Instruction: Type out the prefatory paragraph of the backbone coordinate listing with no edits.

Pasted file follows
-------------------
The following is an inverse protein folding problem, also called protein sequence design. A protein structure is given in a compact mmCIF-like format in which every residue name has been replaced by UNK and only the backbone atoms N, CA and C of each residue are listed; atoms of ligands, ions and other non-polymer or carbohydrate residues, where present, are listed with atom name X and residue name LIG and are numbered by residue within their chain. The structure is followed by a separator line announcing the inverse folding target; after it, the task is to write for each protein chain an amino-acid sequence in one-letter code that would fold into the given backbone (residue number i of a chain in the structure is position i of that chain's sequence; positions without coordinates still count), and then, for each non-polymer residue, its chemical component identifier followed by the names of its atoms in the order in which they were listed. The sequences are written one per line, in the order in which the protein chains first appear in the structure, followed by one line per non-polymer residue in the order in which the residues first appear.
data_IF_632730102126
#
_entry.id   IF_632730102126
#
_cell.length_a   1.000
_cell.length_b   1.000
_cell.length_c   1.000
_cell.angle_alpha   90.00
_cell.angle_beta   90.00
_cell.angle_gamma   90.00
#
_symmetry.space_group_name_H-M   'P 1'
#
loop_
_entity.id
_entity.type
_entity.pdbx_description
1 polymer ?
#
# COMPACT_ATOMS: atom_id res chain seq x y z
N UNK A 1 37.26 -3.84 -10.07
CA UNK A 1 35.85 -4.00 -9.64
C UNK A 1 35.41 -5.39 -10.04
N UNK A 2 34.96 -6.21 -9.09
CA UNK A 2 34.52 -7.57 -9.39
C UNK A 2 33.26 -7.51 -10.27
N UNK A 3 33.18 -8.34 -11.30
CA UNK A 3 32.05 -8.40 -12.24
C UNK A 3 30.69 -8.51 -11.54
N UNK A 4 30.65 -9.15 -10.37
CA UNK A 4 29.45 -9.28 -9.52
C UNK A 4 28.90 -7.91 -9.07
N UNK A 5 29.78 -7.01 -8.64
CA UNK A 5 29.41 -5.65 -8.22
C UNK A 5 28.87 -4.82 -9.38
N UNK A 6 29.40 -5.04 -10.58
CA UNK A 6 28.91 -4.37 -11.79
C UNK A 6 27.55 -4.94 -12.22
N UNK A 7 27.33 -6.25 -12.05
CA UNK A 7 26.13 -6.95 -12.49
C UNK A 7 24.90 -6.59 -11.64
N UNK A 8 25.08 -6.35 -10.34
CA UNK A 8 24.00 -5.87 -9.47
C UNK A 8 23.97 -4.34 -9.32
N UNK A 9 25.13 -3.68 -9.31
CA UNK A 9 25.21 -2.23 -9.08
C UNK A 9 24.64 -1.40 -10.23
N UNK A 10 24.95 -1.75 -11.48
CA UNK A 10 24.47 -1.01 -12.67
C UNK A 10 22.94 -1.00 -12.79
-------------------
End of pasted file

The following is an inverse protein folding problem, also called protein sequence design. A protein structure is given in a compact mmCIF-like format in which every residue name has been replaced by UNK and only the backbone atoms N, CA and C of each residue are listed; atoms of ligands, ions and other non-polymer or carbohydrate residues, where present, are listed with atom name X and residue name LIG and are numbered by residue within their chain. The structure is followed by a separator line announcing the inverse folding target; after it, the task is to write for each protein chain an amino-acid sequence in one-letter code that would fold into the given backbone (residue number i of a chain in the structure is position i of that chain's sequence; positions without coordinates still count), and then, for each non-polymer residue, its chemical component identifier followed by the names of its atoms in the order in which they were listed. The sequences are written one per line, in the order in which the protein chains first appear in the structure, followed by one line per non-polymer residue in the order in which the residues first appear.